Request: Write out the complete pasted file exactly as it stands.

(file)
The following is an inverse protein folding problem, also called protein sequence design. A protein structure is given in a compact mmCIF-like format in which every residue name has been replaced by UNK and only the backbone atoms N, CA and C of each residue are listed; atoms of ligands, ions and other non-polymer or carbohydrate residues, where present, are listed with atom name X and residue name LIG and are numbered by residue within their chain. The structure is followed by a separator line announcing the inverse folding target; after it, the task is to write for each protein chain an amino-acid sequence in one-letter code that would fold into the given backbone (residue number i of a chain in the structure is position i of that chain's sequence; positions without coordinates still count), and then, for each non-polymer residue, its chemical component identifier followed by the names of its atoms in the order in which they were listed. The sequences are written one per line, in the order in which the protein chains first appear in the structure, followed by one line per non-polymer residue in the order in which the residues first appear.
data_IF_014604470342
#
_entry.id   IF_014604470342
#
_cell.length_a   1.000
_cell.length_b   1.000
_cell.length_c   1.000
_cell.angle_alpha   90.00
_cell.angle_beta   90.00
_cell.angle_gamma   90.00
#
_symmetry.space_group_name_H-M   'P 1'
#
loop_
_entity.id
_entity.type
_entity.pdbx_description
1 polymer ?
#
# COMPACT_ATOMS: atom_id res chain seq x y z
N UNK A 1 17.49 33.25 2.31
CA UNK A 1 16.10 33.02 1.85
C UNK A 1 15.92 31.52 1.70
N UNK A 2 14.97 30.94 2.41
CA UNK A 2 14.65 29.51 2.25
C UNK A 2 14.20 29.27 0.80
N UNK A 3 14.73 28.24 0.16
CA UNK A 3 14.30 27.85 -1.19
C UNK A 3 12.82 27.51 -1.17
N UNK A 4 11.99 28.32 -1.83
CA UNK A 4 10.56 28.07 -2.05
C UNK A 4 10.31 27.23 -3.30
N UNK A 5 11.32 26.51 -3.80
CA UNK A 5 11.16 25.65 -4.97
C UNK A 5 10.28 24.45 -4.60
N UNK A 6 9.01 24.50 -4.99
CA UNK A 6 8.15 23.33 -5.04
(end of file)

The following is an inverse protein folding problem, also called protein sequence design. A protein structure is given in a compact mmCIF-like format in which every residue name has been replaced by UNK and only the backbone atoms N, CA and C of each residue are listed; atoms of ligands, ions and other non-polymer or carbohydrate residues, where present, are listed with atom name X and residue name LIG and are numbered by residue within their chain. The structure is followed by a separator line announcing the inverse folding target; after it, the task is to write for each protein chain an amino-acid sequence in one-letter code that would fold into the given backbone (residue number i of a chain in the structure is position i of that chain's sequence; positions without coordinates still count), and then, for each non-polymer residue, its chemical component identifier followed by the names of its atoms in the order in which they were listed. The sequences are written one per line, in the order in which the protein chains first appear in the structure, followed by one line per non-polymer residue in the order in which the residues first appear.
data_IF_014604470342
#
_entry.id   IF_014604470342
#
_cell.length_a   1.000
_cell.length_b   1.000
_cell.length_c   1.000
_cell.angle_alpha   90.00
_cell.angle_beta   90.00
_cell.angle_gamma   90.00
#
_symmetry.space_group_name_H-M   'P 1'
#
loop_
_entity.id
_entity.type
_entity.pdbx_description
1 polymer ?
#
# COMPACT_ATOMS: atom_id res chain seq x y z
N UNK A 1 17.49 33.25 2.31
CA UNK A 1 16.10 33.02 1.85
C UNK A 1 15.92 31.52 1.70
N UNK A 2 14.97 30.94 2.41
CA UNK A 2 14.65 29.51 2.25
C UNK A 2 14.20 29.27 0.80
N UNK A 3 14.73 28.24 0.16
CA UNK A 3 14.30 27.85 -1.19
C UNK A 3 12.82 27.51 -1.17
N UNK A 4 11.99 28.32 -1.83
CA UNK A 4 10.56 28.07 -2.05
C UNK A 4 10.31 27.23 -3.30
N UNK A 5 11.32 26.51 -3.80
CA UNK A 5 11.16 25.65 -4.97
C UNK A 5 10.28 24.45 -4.60
N UNK A 6 9.01 24.50 -4.99
CA UNK A 6 8.15 23.33 -5.04